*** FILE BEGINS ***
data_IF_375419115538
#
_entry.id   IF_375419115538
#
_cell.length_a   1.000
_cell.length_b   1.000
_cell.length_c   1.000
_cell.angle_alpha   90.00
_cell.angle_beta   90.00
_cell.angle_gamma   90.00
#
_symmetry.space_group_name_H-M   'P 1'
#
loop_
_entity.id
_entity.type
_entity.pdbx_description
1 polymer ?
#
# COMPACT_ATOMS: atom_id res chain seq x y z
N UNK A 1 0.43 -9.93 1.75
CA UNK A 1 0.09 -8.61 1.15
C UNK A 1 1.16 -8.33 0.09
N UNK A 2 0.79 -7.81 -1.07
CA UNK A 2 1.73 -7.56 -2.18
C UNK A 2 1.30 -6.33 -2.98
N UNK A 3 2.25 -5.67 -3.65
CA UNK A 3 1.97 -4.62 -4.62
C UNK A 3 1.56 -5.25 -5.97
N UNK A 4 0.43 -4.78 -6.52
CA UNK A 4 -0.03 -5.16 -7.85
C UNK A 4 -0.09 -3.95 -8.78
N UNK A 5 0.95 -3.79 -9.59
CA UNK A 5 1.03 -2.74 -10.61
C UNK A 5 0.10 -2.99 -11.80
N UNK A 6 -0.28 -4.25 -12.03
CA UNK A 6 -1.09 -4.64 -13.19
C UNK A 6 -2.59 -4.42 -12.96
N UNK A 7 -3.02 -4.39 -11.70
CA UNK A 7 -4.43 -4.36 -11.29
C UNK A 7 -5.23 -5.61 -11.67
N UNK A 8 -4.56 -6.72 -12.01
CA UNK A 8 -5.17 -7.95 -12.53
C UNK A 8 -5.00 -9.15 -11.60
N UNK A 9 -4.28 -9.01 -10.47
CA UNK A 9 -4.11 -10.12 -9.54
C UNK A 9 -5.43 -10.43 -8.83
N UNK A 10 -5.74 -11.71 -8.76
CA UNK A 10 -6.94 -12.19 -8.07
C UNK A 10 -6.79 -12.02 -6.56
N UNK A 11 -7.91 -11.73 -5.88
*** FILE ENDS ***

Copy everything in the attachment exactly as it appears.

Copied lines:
data_IF_375419115538
#
_entry.id   IF_375419115538
#
_cell.length_a   1.000
_cell.length_b   1.000
_cell.length_c   1.000
_cell.angle_alpha   90.00
_cell.angle_beta   90.00
_cell.angle_gamma   90.00
#
_symmetry.space_group_name_H-M   'P 1'
#
loop_
_entity.id
_entity.type
_entity.pdbx_description
1 polymer ?
#
# COMPACT_ATOMS: atom_id res chain seq x y z
N UNK A 1 0.43 -9.93 1.75
CA UNK A 1 0.09 -8.61 1.15
C UNK A 1 1.16 -8.33 0.09
N UNK A 2 0.79 -7.81 -1.07
CA UNK A 2 1.73 -7.56 -2.18
C UNK A 2 1.30 -6.33 -2.98
N UNK A 3 2.25 -5.67 -3.65
CA UNK A 3 1.97 -4.62 -4.62
C UNK A 3 1.56 -5.25 -5.97
N UNK A 4 0.43 -4.78 -6.52
CA UNK A 4 -0.03 -5.16 -7.85
C UNK A 4 -0.09 -3.95 -8.78
N UNK A 5 0.95 -3.79 -9.59
CA UNK A 5 1.03 -2.74 -10.61
C UNK A 5 0.10 -2.99 -11.80
N UNK A 6 -0.28 -4.25 -12.03
CA UNK A 6 -1.09 -4.64 -13.19
C UNK A 6 -2.59 -4.42 -12.96
N UNK A 7 -3.02 -4.39 -11.70
CA UNK A 7 -4.43 -4.36 -11.29
C UNK A 7 -5.23 -5.61 -11.67
N UNK A 8 -4.56 -6.72 -12.01
CA UNK A 8 -5.17 -7.95 -12.53
C UNK A 8 -5.00 -9.15 -11.60
N UNK A 9 -4.28 -9.01 -10.47
CA UNK A 9 -4.11 -10.12 -9.54
C UNK A 9 -5.43 -10.43 -8.83
N UNK A 10 -5.74 -11.71 -8.76
CA UNK A 10 -6.94 -12.19 -8.07
C UNK A 10 -6.79 -12.02 -6.56
N UNK A 11 -7.91 -11.73 -5.88